# Are there further primes of the form $\varphi(n)^{\varphi(\varphi(n))}+1$?

For positive integers $n$ , define $$f(n):=\varphi(n)^{\varphi(\varphi(n))}+1$$ where $\varphi(n)$ denotes the totient function.

According to my calculation, for the following positive integers $n$ , $f(n)$ is a prime number : $$[1, 2, 3, 4, 5, 6, 7, 8, 9, 10, 12, 14, 18, 97, 119, 153, 194, 195, 208, 224, 23 8, 260, 280, 288, 306, 312, 336, 360, 390, 420]$$ and upto $n=10^4$, no further prime occurs. For $n>6$ , we have $\varphi(\varphi(n))>1$ and $\varphi(n)>1$ hence $\varphi(\varphi(n))$ must be a power of $2$. The number is then a generalized Fermat-number.

Do further primes $f(n)$ exist ?

• @paw88789 To get a prime , this must be the case. – Peter Jul 26 '18 at 16:22
• @Joffan if $q$ is an odd prime factor of $n$ , then $a^n+1$ is divisible by $a^{n/q}+1$ – Peter Jul 26 '18 at 16:24
• Have you looked it up in the OEIS? I just did. No relevant results. – Robert Soupe Jul 26 '18 at 18:19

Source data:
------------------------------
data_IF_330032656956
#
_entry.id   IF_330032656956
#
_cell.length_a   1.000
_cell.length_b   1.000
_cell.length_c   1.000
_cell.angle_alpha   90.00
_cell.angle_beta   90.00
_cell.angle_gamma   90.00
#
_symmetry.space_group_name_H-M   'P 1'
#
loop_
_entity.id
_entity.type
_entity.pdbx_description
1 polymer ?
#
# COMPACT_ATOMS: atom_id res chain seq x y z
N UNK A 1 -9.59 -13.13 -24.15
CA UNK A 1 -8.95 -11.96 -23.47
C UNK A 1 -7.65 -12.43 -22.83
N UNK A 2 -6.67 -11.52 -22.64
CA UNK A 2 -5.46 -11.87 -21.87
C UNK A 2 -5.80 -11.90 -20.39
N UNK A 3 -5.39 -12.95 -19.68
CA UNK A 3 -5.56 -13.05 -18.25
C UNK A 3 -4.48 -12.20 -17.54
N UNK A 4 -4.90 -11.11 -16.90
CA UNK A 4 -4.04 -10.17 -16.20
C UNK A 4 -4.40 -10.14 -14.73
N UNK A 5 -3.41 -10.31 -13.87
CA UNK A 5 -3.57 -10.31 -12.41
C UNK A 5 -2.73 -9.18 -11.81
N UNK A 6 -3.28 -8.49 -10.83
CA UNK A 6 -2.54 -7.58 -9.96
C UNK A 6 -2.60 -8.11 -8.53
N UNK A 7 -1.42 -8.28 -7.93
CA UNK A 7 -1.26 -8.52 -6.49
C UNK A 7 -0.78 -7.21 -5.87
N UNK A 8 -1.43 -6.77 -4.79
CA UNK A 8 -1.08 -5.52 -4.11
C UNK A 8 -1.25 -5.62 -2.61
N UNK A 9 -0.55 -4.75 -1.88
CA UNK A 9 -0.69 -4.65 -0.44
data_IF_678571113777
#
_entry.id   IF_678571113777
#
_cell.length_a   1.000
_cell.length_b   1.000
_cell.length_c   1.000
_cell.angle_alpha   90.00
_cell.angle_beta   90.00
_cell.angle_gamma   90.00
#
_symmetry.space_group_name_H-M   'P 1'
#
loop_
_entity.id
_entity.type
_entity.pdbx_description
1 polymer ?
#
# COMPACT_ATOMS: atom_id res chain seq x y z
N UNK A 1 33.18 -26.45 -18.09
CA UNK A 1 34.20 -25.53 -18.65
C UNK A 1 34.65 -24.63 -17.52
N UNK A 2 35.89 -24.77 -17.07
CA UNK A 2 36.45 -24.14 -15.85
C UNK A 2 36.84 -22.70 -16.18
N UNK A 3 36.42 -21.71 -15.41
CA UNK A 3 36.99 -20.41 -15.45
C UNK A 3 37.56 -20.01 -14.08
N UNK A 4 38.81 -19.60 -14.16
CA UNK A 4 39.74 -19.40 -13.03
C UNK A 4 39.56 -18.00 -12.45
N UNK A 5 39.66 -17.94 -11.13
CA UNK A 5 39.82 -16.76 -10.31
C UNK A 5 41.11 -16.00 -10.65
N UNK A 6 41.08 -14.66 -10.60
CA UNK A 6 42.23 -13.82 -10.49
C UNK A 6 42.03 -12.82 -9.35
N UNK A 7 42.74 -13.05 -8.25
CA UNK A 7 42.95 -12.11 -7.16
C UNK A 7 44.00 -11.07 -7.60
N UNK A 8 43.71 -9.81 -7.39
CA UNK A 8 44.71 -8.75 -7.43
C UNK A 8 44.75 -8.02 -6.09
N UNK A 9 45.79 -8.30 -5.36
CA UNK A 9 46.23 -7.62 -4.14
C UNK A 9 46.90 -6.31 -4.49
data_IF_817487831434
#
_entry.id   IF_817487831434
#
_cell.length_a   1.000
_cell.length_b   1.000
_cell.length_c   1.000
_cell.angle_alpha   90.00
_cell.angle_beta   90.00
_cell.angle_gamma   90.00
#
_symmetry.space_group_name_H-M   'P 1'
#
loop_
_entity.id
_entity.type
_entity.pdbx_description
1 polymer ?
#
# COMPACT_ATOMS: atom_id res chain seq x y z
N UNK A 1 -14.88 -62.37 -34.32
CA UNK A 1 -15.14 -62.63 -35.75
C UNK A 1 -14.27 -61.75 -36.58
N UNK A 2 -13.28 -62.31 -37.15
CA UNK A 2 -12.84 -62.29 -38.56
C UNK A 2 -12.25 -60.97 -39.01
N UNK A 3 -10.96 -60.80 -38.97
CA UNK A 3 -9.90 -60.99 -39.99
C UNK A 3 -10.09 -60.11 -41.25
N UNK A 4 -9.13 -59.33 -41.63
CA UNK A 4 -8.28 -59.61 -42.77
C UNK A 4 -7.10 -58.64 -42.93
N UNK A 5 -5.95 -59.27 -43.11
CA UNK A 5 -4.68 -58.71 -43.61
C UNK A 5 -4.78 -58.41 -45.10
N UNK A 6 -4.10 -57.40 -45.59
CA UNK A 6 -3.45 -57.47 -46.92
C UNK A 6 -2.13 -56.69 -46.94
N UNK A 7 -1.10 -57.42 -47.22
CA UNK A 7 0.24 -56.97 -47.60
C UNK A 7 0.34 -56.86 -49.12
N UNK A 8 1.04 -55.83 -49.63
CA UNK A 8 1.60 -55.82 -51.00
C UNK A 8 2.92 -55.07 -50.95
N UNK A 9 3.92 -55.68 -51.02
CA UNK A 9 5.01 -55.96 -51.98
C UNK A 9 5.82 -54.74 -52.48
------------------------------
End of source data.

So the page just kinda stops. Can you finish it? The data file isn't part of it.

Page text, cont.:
• Then I tried Select[Range[1000], PrimeQ[EulerPhi[#]^EulerPhi[EulerPhi[#]] + 1] &] in Wolfram Alpha. I probably need Mathematica if I want to confirm your assertion up to $10^4$. – Robert Soupe Jul 26 '18 at 18:22
• @RobertSoupe : Pari/GP is a free software which is able to deal with that problem nicely. Note btw, that many $n$ have the same value $\varphi(n)$ and thus the same $\text{isprime}(f(n)$ -result, so time consumption could be much reduced when you avoid multiple computation of the $f(n)$ at different $n$ leading to the same result. – Gottfried Helms Jul 26 '18 at 20:58

Since $$\varphi(\varphi(n))$$ must be a power of $$2$$, $$\varphi(n)=2^m p_1 p_2 p_3...p_m$$. Where each of the $$p_i$$ is a distinct Fermat prime. Thus we have $$\varphi(n)^{\varphi(\varphi(n))}+1=(2^mp_1p_2p_3...p_m)^{2^r}+1.\tag{1}$$ We also have that $$n=2^uq_1q_2...q_sp_1^{e_1}p_2^{e_2}...p_m^{e_m}$$ where the $$q_i$$ are primes of the form $$2^dp_i+1$$, and the $$e_i$$ are each $$0,1$$ or $$2$$. If a $$q_i$$ is present in the factorization, then $$e_i$$ is at most $$1$$.
If we want to answer your question, it will probably be easiest to work with the right side of $$(1)$$.